WHITEHORSE – Travis Delawski went looking for gold but found something even more valuable.
The Treadstone Gold miner climbed into his excavator on June 21 just before lunch and headed down the river into the Yukon’s Klondike fields where he began scraping the black earth.
“I put the ripper in the wall, took it out and looked down,” he said during a Wednesday briefing. “And there, something was looking at me.”
He jumped out of his machine to take a closer look while calling his supervisor, Brian McCaughan, on the radio to report that he had “found a body”, he said.
At first Delawski said he thought it was a buffalo.
“But then I came down and looked closer and there was a chest. And then as soon as it happened I was like, ‘Brian, that’s a baby woolly mammoth.’
The Yukon government said the animal was found on Tr’ondek Hwech’in traditional territory and is the most complete and best-preserved mammoth in North America.
Tr’ondek Hwech’in elders named the mammoth Nun cho ga, which means “big baby animal” in the country’s Han language.
Georgette McLeod, the Han language administrator for the nation, said the elders needed to find a way to note the importance of the animal, not just as a living thing but also as a baby.
“The history of the Han language goes back quite a long time, but there is no name for a mammoth because it does not exist in the Han language,” she said.
“We wanted to make sure it had a name related to the baby, but that also means it’s a very large animal that has roamed these lands for a number of years.”
Brian Groves, senior heritage manager for the Yukon, said preliminary examinations show Nun cho ga was female and was between 30 and 35 days old when she died.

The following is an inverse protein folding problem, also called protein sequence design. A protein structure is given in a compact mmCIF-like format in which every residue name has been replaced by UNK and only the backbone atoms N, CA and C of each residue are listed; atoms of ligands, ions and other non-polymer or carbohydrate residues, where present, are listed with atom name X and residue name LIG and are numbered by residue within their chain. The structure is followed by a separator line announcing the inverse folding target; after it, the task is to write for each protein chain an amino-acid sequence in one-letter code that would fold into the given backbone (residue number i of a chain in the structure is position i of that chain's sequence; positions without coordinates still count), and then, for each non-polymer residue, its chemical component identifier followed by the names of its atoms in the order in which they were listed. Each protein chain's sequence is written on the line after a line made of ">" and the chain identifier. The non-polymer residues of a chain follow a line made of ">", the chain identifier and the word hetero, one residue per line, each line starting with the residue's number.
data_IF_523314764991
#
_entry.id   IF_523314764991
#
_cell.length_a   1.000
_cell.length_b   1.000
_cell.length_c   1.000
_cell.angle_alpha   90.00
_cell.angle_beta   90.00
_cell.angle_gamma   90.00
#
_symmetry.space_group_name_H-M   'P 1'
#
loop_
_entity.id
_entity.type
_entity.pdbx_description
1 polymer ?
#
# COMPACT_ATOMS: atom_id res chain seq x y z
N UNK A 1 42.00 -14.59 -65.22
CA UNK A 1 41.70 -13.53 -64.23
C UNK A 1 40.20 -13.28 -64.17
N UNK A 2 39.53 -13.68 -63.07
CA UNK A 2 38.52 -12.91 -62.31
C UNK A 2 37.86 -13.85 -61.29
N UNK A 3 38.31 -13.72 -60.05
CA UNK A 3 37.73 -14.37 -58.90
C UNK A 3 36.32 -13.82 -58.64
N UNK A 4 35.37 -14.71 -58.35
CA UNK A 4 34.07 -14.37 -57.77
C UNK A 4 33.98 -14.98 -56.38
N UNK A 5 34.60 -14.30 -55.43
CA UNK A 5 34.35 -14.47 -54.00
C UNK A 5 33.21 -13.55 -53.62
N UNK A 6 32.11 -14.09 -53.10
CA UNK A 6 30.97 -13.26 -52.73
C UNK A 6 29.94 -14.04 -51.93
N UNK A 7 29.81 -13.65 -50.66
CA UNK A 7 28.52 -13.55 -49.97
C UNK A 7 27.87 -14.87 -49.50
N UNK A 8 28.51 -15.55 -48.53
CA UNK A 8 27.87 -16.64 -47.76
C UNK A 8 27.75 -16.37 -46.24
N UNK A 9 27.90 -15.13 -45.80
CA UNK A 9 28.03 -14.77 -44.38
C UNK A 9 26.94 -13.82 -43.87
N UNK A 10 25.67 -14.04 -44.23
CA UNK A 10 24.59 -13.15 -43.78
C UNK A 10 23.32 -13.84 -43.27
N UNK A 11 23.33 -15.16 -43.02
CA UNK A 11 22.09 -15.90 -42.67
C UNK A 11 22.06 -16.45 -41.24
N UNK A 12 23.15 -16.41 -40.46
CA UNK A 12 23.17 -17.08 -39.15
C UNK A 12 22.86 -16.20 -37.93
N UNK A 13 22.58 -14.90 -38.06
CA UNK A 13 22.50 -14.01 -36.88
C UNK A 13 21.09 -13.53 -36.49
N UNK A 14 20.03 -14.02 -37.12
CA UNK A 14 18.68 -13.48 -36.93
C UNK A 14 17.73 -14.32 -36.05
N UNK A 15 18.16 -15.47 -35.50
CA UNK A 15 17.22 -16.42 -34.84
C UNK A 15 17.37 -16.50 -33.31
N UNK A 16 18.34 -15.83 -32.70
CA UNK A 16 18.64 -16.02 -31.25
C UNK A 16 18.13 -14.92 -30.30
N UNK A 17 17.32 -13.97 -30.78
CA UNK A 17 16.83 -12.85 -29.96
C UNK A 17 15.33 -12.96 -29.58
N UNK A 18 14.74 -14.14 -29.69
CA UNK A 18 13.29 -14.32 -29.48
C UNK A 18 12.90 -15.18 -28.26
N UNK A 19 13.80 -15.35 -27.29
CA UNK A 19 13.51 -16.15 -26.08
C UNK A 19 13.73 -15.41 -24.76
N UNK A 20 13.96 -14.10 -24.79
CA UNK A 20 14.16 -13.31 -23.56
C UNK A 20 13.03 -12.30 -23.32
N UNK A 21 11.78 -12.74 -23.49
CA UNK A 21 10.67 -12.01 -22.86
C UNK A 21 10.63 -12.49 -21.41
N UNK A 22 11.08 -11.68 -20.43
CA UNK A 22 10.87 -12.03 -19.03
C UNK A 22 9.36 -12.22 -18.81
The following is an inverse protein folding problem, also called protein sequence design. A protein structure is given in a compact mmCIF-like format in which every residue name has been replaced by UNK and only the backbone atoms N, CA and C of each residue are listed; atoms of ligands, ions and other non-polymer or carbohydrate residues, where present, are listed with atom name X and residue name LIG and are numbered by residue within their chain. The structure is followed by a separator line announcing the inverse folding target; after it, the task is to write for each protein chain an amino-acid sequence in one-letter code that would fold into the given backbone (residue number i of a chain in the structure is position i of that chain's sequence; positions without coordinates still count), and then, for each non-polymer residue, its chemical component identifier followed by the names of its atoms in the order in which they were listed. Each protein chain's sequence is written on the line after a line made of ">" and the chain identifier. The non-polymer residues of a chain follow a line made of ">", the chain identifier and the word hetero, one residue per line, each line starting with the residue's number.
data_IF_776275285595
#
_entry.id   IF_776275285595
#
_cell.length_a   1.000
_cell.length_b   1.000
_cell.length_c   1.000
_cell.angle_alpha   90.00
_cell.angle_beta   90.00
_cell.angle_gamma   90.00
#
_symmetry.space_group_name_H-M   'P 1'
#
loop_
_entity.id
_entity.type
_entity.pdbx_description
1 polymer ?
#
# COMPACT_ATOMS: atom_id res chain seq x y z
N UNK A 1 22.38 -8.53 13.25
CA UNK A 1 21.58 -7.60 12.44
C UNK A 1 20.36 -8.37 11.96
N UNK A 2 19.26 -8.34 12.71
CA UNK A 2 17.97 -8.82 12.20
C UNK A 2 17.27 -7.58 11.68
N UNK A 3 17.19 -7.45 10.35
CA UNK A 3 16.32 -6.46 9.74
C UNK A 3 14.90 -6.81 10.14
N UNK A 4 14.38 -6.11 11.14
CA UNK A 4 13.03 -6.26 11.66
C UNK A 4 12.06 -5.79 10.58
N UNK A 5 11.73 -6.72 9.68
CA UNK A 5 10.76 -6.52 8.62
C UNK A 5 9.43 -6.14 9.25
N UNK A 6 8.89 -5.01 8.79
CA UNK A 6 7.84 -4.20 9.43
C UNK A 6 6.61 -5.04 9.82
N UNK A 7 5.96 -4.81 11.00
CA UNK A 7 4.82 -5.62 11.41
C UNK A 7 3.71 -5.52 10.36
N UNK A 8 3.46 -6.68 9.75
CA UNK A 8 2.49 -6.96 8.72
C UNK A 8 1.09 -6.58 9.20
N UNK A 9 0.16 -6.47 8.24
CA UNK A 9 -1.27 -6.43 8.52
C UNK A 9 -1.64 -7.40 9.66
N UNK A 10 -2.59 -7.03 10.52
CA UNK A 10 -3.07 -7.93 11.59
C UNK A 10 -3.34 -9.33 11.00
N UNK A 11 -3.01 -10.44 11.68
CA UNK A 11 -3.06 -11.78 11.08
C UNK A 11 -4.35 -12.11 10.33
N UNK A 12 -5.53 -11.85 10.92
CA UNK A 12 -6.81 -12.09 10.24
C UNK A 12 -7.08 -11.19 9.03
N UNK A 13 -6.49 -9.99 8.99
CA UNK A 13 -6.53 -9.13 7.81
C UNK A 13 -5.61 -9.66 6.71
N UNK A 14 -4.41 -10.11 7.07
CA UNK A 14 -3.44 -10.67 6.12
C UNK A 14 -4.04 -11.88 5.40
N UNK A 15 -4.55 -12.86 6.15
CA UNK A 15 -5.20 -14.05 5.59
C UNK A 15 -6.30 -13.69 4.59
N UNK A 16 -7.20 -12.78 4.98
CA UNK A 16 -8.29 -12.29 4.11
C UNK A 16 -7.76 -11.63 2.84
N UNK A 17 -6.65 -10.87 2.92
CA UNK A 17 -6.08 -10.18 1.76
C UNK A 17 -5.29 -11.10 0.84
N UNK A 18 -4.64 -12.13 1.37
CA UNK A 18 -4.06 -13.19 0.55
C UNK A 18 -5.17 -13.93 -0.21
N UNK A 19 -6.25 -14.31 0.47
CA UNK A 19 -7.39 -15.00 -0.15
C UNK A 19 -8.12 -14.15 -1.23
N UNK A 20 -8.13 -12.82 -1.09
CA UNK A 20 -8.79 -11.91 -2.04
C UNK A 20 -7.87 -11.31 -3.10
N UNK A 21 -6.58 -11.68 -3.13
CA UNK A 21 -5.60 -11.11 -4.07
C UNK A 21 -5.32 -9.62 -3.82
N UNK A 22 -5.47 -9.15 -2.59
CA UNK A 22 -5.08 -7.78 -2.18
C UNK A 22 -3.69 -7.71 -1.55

It was frozen into permafrost about 30,000 years ago.
The animal is about 140 centimeters long and has well-preserved hair, trunk and tiny fingernails that have not been hardened.
McCaughan, owner of Treadstone Gold, said when he went to see the animal he expected to see “broken bones”, which are commonly found in the area.
“I walked over to look at the bones and there was fresh skin and hair and it looked like he had died a week ago,” he said with a laugh.
The importance of the discovery to him sinks a little every day, even nearly a month after its discovery, he said.
“What an incredible discovery,” he said, shaking his head.
There was a thunderstorm late in the day with lightning “falling around us” and “rain falling from the side”, he recalled.
“It was an experience that just grew inside you and every day you got emotional about it because you connected.”
There’s something in everyone’s life that stands out, and McCaughan said the day he saw Nun cho ga was his.
“It’s absolutely my No. 1 in the rest of my life,” he said.
Jeff Bond, director of the Yukon Geological Survey, said Nun cho ga likely died near a small stream coming out of the side hill into Eureka Creek.
“It was then buried probably by a mudslide that came down during a storm,” he said. “Probably a bit like the storm event we had on June 21 when we picked it up. That in itself is quite significant in my mind.
The men put Nun cho ga in an excavator bucket after she was found and covered her with tarpaulins and blankets to keep the body cool.
Woolly mammoths crossed the northern hemisphere but became extinct about 10,000 years ago due to warming temperatures and overhunting.
Ross McPhee, senior curator in the Department of Mammalogy at the American Museum of Natural History, said the animal may offer insight into the developmental rate of infant mammoths since the only information they have comes from elephants, their distant relatives.
Because the mammoths lived at a high latitude, life would have been far more dangerous than being in the tropics, he said.
“So what kinds of adaptations did woolly mammals have for their babies, so that they were able to mature perhaps faster than elephants today.”
Until a plan can be worked out on next steps, Groves said Nun cho ga will remain in a freezer, several miles from where she was found.
“At this point, Nun cho ga has been frozen for over 30,000 years and is stored under stable conditions,” he said. “And really, we’re in no rush to figure out what the next steps are with respect to research or conservation activities.”
— By Hina Alam in Vancouver
This report from The Canadian Press was first published on June 13, 2022.
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